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  • @llli*alyssa.martin.ab's Avatar
    Today, 07:34 AM
    I posted a thread a few days ago and got some wonderful answers...thank you. Now I have another issue. I do believe I have oald and have tried nursing in a reclined position. But baby is still having choking and gagging and gassy/ irritable issues. My inlaws fed him from a bottle and he LOVED it....so now im thinking about just pumping and feeding him from a bottle....but no matter which we feed him from he spits up a TON! it looks like everything he just took from me or the bottle he spits up. it looks like cottage cheese sometimes and sometimes its really runny. i just dont know if im over feeding him? also he drank about 6 oz of breast milk in 2 hours. and then he got super fussy so did he eat too much? i just feel like i dont know what im doing. i feel awful. i feel like a failure. and now im pretty sure i have post partum depression.....
    0 replies | 6 view(s)
  • @llli*chey08's Avatar
    Today, 06:17 AM
    Hi there, I have a 2 week old baby and she drinks everyb2-3 hours on one breast only for 5-7 min, can that be normal and does she get enough milk? I tried puming out my breast milk and feeding her with a bottle to monitor how much she takes in, however she seems to be more hungry when i bottle feed.. She falls asleep on my breast after 5-7 min, then take winds out to see if she wants more, but she sleeps and then only wakes up 2-3 hours later for the next feed....my concern is, is she getting enough milk and is 5-7 min suffircent enough? She has regular poo and wee nappies. Is it possible that my milk is very filling or that my milk comes out so quickly that it fills her tummy quickly?
    0 replies | 12 view(s)
  • @llli*erin.in.middletown's Avatar
    Today, 05:33 AM
    (Man, I still haven't mastered how to do 'reply with quote'-- is this just really tricky on an iPhone or am I doing it wrong?) "I agree that fussiness is normal in babies, but my baby is very calm and happy when he is not in pain. He doesn't cry and is always smiling unless he is in pain. And my concern is that I cannot help him to diminish his sufferings (thanks to very well intended doctors). The "let's wait and see how he is doing" strategy is all they can actually tell me, after years and years of medical training and practice. I can follow this strategy without going to see doctors The scary thing is that I am harming him, you are right. He was born 9.5 Apgar. I followed a very strict diet during pregnancy because of gestational diabetes and I didn't need insulin. But now, it looks like I can't do anything, because I don't know what is causing blood in his stool (the infectionist confirmed that he doesn't have any anal fissures that would bleed)." First off- I don't think that you are harming your baby. The very strict elimination diet that you are on could certainly be difficult on you, and potentially difficult to get a complete and balanced day to day, but also really stressful-- but the nutritional soundness of breastmilk has only been shown to be compromised when mom is pretty substantially malnourished. I actually would argue that the wait-and-see approach may be evidence of really sound medicine, and a really good result of years of training and study....
    17 replies | 8910 view(s)
  • @llli*erin.in.middletown's Avatar
    Today, 05:10 AM
    I was going to inquire about the schedule too-- perhaps you just mean 'this is around when baby typically likes to nurse', or no? It can be had to hear from every which corner "get your baby on a schedules pronto they need order and discipline in their lives!! Etc etc!!" but at this stage in the game, a schedule may be detrimental, and MIGHT be causing baby to eat when she's not hungry or not eat when she is? That said, spit up in and of itself is not typically something to be overly concerned with, if baby is gaining well, and appears otherwise happy and healthy. Here is my favorite spit up quite from Dr. Jack Newman: " I notice a comment about spitting up. Here's my take. If the baby is gaining weight well and is generally a happy baby spitting up is not a bad thing. In fact, it’s probably a good thing. Breastmilk is full of immune factors (not just antibodies, but dozens of others as well that all interact) that protect the baby from invasion by bacteria and other microorganisms (fungi, viruses etc) by lining your baby’s mucous membranes (the linings of the gut, respiratory tract and elsewhere). A baby who spits up has double protection, when the baby drinks the milk and it goes to the stomach and then when he spits it up. I frequently use this example of how breastfeeding is so different from formula and bottle feeding. Spitting up formula, if all else is going well, is probably not bad. Spitting up breastmilk, if all else is going well, is probably good."...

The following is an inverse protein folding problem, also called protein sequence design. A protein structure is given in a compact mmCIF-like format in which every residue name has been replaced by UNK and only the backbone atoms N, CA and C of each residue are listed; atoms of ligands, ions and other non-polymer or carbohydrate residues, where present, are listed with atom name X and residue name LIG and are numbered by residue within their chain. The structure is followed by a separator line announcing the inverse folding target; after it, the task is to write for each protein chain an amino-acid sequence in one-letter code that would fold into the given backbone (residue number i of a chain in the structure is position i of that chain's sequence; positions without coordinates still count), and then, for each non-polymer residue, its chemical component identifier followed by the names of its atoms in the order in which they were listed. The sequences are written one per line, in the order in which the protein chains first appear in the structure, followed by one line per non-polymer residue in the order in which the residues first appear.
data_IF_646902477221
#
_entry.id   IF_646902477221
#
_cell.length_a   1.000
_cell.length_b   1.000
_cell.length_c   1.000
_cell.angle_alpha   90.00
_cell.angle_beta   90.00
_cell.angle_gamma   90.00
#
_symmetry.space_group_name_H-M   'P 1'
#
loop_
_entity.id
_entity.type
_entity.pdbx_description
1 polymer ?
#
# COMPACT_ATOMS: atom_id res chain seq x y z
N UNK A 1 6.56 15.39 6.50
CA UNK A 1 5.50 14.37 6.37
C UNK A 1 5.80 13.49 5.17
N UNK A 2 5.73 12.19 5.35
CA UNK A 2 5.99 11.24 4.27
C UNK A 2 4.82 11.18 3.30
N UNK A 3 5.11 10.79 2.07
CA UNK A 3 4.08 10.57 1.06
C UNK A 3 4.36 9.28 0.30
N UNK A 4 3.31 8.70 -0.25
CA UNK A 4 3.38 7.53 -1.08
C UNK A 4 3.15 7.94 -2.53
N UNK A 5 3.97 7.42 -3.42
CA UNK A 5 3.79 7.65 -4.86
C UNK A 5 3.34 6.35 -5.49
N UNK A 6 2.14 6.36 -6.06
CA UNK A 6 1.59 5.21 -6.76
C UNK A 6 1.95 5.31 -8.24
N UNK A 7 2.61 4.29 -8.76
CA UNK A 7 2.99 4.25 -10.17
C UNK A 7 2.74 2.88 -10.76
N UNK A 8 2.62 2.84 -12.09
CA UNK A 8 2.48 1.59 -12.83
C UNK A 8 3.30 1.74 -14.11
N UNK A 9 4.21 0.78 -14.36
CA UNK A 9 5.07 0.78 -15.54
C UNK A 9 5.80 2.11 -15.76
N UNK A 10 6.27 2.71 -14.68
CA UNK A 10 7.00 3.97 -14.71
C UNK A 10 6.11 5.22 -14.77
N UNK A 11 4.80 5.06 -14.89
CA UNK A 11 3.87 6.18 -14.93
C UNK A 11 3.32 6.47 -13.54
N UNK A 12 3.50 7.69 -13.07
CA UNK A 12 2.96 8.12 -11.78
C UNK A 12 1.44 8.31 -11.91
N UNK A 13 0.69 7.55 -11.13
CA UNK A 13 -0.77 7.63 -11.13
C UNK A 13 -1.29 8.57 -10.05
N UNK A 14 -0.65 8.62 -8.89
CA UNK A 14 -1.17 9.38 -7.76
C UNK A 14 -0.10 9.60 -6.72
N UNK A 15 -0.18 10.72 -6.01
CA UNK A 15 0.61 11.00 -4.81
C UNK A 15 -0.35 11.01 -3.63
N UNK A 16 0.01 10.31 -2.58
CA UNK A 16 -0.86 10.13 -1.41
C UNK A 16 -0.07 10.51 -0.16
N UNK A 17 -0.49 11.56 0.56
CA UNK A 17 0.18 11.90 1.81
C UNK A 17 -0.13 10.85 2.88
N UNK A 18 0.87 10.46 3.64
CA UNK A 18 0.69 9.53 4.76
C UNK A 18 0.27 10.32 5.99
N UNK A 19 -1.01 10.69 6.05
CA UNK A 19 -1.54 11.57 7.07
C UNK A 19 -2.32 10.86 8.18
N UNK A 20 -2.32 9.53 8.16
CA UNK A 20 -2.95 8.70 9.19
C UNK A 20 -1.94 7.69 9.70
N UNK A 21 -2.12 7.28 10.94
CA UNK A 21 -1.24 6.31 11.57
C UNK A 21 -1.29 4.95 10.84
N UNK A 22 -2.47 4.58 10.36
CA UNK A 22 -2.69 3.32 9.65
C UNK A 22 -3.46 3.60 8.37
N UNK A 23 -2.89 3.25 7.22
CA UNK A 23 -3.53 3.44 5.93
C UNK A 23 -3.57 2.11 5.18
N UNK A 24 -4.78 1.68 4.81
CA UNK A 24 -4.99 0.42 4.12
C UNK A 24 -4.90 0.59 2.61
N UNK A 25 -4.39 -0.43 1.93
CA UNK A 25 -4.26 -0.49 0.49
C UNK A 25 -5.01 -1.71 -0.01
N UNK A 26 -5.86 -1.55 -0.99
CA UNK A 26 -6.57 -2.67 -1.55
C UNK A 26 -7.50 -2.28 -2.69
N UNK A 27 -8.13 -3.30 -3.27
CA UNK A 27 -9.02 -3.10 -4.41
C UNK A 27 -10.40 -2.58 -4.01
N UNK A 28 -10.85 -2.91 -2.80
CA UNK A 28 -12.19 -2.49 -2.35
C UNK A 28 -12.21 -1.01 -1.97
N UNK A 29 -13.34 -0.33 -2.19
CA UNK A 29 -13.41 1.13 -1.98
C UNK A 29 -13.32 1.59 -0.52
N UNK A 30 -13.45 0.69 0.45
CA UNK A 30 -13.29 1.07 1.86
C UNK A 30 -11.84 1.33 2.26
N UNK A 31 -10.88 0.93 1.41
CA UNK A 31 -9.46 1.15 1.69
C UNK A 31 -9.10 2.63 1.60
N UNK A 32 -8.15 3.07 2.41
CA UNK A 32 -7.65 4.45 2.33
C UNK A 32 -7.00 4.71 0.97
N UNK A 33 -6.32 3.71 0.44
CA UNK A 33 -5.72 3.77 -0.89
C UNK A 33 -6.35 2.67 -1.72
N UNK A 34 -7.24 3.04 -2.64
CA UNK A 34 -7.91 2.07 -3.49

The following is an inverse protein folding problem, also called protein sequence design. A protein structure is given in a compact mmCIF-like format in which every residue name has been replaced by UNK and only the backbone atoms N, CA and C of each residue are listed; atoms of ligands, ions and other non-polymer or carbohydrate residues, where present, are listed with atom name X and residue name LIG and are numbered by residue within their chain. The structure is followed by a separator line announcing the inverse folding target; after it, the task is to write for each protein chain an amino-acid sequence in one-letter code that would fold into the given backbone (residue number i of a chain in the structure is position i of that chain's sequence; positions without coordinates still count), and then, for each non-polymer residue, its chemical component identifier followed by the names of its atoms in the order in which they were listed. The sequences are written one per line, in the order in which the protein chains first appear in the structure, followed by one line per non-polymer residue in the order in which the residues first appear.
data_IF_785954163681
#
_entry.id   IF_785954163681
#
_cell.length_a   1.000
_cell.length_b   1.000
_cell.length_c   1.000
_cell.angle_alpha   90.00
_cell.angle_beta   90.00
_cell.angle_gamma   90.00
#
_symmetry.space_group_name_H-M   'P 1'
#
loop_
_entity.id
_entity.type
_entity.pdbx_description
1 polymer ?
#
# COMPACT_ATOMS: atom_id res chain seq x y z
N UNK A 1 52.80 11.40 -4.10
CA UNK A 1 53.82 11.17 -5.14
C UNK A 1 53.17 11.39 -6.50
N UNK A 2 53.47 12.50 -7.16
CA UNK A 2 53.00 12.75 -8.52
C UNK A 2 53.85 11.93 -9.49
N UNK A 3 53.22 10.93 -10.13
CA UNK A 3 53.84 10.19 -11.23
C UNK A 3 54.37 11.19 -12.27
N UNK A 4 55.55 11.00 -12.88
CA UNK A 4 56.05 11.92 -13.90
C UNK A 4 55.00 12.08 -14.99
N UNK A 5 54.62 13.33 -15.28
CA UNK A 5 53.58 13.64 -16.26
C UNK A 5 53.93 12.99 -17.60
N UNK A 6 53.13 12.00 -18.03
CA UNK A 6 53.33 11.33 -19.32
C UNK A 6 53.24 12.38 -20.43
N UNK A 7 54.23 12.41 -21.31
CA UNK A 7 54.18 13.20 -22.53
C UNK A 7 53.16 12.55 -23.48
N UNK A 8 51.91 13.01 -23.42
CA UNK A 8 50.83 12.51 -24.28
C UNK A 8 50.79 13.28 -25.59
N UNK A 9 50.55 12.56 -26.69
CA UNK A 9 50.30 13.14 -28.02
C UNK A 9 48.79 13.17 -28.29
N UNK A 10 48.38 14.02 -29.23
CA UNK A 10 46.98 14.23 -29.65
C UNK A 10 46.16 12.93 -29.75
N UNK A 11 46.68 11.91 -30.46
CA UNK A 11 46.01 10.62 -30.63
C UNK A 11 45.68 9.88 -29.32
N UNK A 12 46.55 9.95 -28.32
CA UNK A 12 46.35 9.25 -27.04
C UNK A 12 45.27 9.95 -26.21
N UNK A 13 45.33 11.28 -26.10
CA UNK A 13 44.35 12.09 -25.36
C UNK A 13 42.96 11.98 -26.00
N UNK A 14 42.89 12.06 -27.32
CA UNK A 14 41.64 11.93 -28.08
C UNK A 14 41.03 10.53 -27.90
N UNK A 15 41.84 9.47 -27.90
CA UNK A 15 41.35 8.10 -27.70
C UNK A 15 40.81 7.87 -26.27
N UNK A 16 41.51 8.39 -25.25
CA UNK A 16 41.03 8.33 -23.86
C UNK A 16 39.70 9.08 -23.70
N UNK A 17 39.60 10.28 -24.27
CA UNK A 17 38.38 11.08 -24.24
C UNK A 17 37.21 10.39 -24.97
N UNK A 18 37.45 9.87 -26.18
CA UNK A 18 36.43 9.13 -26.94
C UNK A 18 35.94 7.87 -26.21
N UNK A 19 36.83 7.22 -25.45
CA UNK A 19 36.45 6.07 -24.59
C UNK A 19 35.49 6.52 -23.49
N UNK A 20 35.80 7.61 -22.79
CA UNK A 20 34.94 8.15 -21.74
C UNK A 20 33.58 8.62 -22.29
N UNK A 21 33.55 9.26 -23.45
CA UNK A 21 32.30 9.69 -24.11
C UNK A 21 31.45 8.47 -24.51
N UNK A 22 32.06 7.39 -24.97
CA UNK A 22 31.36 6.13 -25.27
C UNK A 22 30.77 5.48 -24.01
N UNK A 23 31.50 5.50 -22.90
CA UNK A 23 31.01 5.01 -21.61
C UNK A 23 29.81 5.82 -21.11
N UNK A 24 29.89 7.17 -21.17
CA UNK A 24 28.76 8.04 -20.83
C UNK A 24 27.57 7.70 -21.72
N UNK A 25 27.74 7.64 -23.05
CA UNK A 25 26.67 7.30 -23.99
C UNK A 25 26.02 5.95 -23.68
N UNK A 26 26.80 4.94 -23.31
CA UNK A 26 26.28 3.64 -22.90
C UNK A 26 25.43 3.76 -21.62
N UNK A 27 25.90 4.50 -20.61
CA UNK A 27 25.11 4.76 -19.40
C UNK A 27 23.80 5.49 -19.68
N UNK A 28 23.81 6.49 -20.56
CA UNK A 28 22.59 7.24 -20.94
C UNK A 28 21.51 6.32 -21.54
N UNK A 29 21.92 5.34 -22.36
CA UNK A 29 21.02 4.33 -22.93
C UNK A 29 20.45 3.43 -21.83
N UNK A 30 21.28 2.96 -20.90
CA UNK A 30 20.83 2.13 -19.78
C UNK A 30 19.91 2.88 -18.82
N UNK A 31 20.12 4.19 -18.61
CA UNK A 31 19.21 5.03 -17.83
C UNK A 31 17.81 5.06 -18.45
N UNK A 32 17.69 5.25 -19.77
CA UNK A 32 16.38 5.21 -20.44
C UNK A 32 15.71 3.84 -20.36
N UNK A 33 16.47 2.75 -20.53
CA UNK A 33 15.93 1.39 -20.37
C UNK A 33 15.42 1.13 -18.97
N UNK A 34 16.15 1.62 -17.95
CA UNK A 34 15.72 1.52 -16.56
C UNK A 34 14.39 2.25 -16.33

3 replies | 97 view(s)
  • @llli*erin.in.middletown's Avatar
    Today, 04:54 AM
    The AAP rec's for standard protocol to check iron levels at 12 months, but their rec's also state that it is totally okay (ha! Not a direct quote!) to check earlier if there are any risk factors or concerns. I had been researching solid food introduction, etc etc, and from that, was feeling that iron is really not anything to mess around with, so asked that my baby be tested at her six month visit. It was a toe prick test, and the results are available right away. I will likely have another test done at 9 months, because she was on the low end of the normal range, and is really not enthused about solids yet. So if you are able to have your baby tested, it doesn't seem like it would hurt anything (except for baby's toe, for a brief time)-- if baby is good, you can rest assured that's not the issue. If they're low, you can either focus on iron rich foods and correct through diet (ideal, if baby will eat those foods), or do drops. But there is no need, and actual downsides, of doing iron drops if baby isn't low, because there are negative effects if the body has too much iron. http://pediatrics.aappublications.org/content/early/2010/10/05/peds.2010-2576.full.pdf
    6 replies | 152 view(s)
  • @llli*bsua65's Avatar
    Today, 04:24 AM
    She also seems to be sleeping a long stretch without eating! But maybe that's because mine still doesn't so I can't imagine it!
    3 replies | 97 view(s)
  • @llli*bsua65's Avatar
    Today, 04:21 AM
    Is there a reason you are feeding to a schedule rather then demand feed? How much does she take in a bottle? Are bottles given in a paced manner? I wonder if she is over eating maybe? If she is happy and gaining well I wouldn't worry about spit up too much.